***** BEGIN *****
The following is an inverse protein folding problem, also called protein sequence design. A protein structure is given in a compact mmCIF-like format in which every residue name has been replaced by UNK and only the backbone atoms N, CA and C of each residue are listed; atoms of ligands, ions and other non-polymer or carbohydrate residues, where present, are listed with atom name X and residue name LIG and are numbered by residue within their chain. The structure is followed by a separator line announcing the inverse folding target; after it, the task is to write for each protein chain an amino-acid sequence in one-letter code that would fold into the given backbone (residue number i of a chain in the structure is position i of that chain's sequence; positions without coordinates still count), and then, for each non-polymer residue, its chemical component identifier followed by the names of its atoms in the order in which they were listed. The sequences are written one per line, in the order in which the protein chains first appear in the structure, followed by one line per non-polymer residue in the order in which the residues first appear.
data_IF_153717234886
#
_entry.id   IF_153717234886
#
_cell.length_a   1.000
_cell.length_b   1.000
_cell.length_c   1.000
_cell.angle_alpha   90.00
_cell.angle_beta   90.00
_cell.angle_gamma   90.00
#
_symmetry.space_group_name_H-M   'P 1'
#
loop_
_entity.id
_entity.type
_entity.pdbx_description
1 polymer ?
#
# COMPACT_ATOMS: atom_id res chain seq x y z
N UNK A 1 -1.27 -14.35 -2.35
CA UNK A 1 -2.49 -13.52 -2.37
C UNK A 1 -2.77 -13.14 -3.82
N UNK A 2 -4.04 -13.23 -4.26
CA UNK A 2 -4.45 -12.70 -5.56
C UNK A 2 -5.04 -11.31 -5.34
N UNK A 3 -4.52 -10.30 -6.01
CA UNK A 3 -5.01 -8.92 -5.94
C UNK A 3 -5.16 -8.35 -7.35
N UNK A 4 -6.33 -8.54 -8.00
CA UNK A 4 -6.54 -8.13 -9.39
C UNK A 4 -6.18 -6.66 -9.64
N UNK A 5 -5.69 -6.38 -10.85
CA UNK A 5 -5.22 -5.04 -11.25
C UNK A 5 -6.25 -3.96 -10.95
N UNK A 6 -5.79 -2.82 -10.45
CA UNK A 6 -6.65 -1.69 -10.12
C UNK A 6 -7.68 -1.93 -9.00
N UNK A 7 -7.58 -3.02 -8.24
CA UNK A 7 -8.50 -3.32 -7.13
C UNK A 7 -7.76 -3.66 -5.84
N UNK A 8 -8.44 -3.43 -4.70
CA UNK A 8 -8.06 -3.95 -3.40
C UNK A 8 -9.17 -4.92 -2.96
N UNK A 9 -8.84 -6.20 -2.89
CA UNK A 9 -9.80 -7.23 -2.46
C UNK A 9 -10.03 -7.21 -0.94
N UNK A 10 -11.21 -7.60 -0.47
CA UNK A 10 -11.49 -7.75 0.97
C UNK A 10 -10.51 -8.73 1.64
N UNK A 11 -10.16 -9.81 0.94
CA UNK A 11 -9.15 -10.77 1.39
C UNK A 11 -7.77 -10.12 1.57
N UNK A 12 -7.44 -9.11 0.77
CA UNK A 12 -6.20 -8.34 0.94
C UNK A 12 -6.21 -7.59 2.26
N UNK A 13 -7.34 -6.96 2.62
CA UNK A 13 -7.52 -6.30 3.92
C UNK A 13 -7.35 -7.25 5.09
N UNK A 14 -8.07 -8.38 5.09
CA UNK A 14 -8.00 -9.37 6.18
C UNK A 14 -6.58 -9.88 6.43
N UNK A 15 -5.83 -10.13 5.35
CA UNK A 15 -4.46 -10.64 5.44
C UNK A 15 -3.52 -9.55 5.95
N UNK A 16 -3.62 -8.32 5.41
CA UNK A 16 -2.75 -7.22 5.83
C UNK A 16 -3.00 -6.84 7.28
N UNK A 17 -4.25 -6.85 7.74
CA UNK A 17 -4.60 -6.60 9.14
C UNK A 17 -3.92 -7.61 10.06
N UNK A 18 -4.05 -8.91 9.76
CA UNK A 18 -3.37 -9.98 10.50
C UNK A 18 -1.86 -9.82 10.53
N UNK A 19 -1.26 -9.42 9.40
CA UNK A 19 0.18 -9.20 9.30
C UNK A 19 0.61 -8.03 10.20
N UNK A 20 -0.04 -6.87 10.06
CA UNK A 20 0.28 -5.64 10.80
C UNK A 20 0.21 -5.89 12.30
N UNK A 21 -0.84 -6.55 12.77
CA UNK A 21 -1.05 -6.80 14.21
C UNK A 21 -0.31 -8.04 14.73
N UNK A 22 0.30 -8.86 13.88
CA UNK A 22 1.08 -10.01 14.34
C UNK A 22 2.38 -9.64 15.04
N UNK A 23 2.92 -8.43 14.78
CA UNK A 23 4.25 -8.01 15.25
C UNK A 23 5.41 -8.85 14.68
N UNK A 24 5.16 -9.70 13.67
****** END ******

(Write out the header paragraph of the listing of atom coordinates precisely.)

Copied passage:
The following is an inverse protein folding problem, also called protein sequence design. A protein structure is given in a compact mmCIF-like format in which every residue name has been replaced by UNK and only the backbone atoms N, CA and C of each residue are listed; atoms of ligands, ions and other non-polymer or carbohydrate residues, where present, are listed with atom name X and residue name LIG and are numbered by residue within their chain. The structure is followed by a separator line announcing the inverse folding target; after it, the task is to write for each protein chain an amino-acid sequence in one-letter code that would fold into the given backbone (residue number i of a chain in the structure is position i of that chain's sequence; positions without coordinates still count), and then, for each non-polymer residue, its chemical component identifier followed by the names of its atoms in the order in which they were listed. The sequences are written one per line, in the order in which the protein chains first appear in the structure, followed by one line per non-polymer residue in the order in which the residues first appear.